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This is my first post on SO, so I apologize if this question has been asked somewhere else, but I can't seem to figure out how to even phrase my question so it's difficult to look.

The issue I'm having is that I'm working with a data frame which contains a variable, which is a factor, called PrimaryType. This variable has like 15 levels and I want to create new binary variables off of this so that I can perform statistical analyses on the various levels. Here is the code I'm using:

df <- read.csv('Data/ChiCrime11_13.txt', header=T, sep='\t')

for (i in 1:nrow(df)){
  for (crimes in levels(df$PrimaryType)){
    if (df$PrimaryType == crimes) {
      df[crimes] <- 1
      df[crimes] <- 0

The problem I'm having is that my data frame is over 900,000 observations long and so clearly this process is going to take a LOT of time to run (900,000^15 iterations I believe). This brings me to my question: Is there a way to make this more efficient?

Any thoughts/advice would be appreciated. Thanks!

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not 900,000^15, but 900,000*15, which is a lot but not undoable. –  sashkello Sep 18 '13 at 2:53
You could use multiple threads and give to each of them a part of the data to calculate –  igelineau Sep 18 '13 at 2:57
@igelineau Multiple threading is foreign to me at the moment. I'm interested in learning how to do it, but I wouldn't even know where to start right now. –  brittenb Sep 18 '13 at 2:59
You should start by initializing your data frame ahead of time with the right number of rows. Adding rows as you go takes up much more time Also you could initialize all of the values to zero and then eliminate the else part of your code. Otherwise it would help to see a few lines of the data. –  John Paul Sep 18 '13 at 3:16
Also, are you sure the code gives you what you want? I don't think it matches your description, as you're never using i. It would be good to clarify which of your code or your description is correct, or (also possible) if I'm just out to lunch. –  Aaron Sep 18 '13 at 4:08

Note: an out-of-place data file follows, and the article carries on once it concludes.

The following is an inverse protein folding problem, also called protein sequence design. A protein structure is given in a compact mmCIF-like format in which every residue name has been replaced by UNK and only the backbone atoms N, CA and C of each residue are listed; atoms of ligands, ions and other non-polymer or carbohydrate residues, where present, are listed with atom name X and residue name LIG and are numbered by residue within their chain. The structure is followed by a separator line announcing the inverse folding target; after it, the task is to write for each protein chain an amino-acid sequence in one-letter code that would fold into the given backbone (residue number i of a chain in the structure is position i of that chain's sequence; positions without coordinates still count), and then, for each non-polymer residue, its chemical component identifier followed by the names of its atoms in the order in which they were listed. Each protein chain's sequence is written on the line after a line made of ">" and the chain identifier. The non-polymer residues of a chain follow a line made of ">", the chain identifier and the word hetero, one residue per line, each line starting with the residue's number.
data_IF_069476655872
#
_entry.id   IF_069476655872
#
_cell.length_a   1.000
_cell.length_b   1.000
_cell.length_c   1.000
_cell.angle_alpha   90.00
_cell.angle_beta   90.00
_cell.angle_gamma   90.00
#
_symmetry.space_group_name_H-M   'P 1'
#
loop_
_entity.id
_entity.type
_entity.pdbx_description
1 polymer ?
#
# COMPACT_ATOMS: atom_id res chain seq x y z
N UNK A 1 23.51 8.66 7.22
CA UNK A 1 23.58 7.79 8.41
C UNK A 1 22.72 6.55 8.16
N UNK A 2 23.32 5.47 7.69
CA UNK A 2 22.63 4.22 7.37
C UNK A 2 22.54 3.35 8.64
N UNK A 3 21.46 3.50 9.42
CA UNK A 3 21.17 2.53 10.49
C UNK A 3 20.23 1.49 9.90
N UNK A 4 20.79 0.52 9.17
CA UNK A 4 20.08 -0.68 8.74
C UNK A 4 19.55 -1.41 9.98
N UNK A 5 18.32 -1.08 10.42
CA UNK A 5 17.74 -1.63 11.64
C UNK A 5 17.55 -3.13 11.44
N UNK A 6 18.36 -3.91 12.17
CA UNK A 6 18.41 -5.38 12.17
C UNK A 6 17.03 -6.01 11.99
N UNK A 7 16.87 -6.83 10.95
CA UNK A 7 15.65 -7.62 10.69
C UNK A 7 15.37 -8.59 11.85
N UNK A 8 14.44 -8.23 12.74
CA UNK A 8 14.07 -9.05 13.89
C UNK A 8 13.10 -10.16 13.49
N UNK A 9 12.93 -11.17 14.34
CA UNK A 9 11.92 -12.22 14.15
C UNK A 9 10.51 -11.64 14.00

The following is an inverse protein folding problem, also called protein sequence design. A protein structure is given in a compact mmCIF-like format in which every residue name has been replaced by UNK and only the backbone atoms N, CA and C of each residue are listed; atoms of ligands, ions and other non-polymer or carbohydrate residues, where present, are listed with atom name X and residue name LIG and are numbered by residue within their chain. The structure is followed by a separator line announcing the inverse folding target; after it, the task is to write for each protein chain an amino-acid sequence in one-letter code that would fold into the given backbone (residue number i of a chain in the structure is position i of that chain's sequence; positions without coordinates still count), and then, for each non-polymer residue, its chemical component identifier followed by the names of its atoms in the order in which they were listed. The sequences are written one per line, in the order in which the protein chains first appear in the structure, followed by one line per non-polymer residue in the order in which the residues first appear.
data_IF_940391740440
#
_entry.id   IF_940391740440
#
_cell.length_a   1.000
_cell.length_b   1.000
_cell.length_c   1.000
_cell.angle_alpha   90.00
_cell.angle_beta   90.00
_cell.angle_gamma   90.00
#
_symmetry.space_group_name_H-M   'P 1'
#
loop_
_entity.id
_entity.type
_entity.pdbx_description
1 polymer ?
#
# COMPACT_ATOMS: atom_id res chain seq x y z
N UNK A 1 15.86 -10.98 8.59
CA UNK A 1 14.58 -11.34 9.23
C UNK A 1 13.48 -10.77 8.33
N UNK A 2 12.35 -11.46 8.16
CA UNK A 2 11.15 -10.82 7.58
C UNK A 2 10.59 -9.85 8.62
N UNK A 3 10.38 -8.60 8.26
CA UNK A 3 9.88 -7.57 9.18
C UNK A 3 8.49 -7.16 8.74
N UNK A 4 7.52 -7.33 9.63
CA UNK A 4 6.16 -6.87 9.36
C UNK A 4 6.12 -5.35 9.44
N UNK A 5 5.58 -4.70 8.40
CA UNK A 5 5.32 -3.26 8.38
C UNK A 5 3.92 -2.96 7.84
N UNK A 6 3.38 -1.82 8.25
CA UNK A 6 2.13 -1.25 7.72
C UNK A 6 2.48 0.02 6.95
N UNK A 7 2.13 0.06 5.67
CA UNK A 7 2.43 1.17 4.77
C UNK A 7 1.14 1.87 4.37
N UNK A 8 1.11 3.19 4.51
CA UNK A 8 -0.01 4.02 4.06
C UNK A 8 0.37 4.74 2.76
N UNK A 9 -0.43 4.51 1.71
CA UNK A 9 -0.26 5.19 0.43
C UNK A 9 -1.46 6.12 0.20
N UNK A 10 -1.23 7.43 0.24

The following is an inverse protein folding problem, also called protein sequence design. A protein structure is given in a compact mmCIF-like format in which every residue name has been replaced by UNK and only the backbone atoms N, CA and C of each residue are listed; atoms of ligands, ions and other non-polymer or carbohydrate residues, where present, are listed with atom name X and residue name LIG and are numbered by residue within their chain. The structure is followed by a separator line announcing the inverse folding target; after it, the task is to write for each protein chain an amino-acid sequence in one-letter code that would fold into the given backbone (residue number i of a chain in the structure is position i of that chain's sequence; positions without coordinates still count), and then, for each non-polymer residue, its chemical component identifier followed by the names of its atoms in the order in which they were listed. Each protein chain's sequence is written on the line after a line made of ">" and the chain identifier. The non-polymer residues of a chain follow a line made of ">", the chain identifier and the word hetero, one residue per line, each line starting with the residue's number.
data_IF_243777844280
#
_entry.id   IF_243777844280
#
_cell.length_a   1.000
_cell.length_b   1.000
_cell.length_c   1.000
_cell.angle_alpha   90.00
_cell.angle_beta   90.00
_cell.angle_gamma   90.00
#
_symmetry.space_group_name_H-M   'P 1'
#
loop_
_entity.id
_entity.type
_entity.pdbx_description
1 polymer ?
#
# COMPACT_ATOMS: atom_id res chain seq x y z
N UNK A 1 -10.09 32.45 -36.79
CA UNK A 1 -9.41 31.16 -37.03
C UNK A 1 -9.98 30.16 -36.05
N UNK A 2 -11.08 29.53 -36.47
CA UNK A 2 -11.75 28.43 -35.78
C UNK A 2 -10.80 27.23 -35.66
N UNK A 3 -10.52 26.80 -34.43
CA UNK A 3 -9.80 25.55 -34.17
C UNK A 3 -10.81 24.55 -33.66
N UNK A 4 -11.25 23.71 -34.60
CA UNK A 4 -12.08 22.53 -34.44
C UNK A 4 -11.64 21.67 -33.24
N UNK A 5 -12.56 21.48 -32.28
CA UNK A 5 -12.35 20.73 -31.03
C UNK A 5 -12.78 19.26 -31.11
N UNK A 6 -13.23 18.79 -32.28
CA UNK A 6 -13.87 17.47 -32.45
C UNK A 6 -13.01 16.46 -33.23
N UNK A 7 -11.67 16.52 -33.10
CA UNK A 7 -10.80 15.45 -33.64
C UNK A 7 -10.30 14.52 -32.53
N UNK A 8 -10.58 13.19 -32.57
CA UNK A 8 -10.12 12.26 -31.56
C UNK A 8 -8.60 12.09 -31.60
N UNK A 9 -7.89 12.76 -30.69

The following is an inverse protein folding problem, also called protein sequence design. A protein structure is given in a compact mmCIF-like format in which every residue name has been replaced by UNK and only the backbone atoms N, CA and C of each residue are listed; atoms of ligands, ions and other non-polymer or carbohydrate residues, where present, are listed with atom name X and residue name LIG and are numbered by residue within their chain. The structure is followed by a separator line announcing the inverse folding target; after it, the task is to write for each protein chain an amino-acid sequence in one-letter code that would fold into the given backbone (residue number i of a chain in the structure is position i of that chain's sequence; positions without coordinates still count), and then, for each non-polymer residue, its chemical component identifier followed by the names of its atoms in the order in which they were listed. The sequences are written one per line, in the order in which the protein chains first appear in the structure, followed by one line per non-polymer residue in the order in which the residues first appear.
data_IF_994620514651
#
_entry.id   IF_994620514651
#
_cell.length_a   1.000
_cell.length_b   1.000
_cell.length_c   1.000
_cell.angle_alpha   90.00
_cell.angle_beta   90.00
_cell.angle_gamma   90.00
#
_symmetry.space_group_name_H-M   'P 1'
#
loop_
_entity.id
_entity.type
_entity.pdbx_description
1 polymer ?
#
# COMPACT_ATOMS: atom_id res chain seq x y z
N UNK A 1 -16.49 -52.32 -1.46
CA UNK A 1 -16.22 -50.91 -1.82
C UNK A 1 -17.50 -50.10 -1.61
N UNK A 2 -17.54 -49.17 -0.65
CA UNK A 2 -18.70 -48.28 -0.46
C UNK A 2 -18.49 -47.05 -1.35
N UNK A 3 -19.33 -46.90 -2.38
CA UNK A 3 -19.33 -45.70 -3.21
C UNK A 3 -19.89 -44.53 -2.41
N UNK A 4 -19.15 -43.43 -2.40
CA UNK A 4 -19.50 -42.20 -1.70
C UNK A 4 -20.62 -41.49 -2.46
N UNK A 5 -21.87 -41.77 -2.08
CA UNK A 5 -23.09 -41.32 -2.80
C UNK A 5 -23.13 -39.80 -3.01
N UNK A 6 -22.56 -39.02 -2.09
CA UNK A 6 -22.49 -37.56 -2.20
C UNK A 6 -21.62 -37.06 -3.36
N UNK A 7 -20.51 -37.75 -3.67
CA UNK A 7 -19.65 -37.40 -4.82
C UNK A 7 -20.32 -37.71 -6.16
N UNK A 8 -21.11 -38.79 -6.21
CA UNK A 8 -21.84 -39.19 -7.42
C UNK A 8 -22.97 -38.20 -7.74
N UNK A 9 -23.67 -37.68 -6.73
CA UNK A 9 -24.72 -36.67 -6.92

2 Answers 2

up vote 3 down vote accepted

Something like this might be faster

for (crimes in levels(df$PrimaryType)){
    df[,crimes] <- ifelse (df$PrimaryType == crimes, 1, 0)

It would be faster still if you just create all of your variables with zeroes and then just assigned the ones.

df[, levels(df$PrimaryType)] <- 0
for (crimes in levels(df$PrimaryType)){
    df[df$PrimaryType == crimes,crimes] <- 1

You should look for questions on optimizing and vector operations in R next time you're stuck on something like this..

share|improve this answer
+1 - maybe just df[,crimes] <- as.integer(df$PrimaryType == crimes) in that first one. –  flodel Sep 18 '13 at 3:33
And for the second one, you can do df[, levels(df$PrimaryType)][cbind(seq(nrow(df)), df$PrimaryType)] <- 1 instead of the loop. –  flodel Sep 18 '13 at 3:38
Yeah, there are lots of options and I was trying to make a compromise between transparency in the code and efficiency. Any one of these will run many times faster than the original. –  John Sep 18 '13 at 3:58
I prefer this option over the option that Aaron presented because it keeps the variables in the data frame I've already created. It's absurd how much faster this than the approach I tried. My method ran over night and never finished. This method ran in under 3 minutes. Thanks for the help! –  brittenb Sep 18 '13 at 14:03
df <- cbind(df, model.matrix(~0+PrimaryType, data=df))? –  Aaron Sep 23 '13 at 16:39

First, what kind of statistical analysis? Many functions (such as lm) take factors directly and there's no need to create your own dummy variables.

If you do really need to create your own, R has a function to do this, as below. I don't know how fast it will be on such a big data set, but I'd try it first before writing your own code.

model.matrix(~0+PrimaryType, data=df)

Example usage and output:

> foo <- data.frame(x=factor(LETTERS[1:5]))
> model.matrix(~0+x, data=foo)
  xA xB xC xD xE
1  1  0  0  0  0
2  0  1  0  0  0
3  0  0  1  0  0
4  0  0  0  1  0
5  0  0  0  0  1
share|improve this answer
+1 - dammit I wish I scrolled down a little. I just wrote this up to. :-) –  Simon O'Hanlon Sep 18 '13 at 5:08
@user2789863 be careful because this results in a matrix, not a data.frame, so it has different name access rules. Also, when you use this, or these variables, in some statistical procedures it will have specified behaviour based on the additional attributes assigned to the matrix. That's all easily fixed by changing the type but it's just a word of caution. Otherwise, this is the simplest and possibly fastest answer. –  John Sep 18 '13 at 12:09

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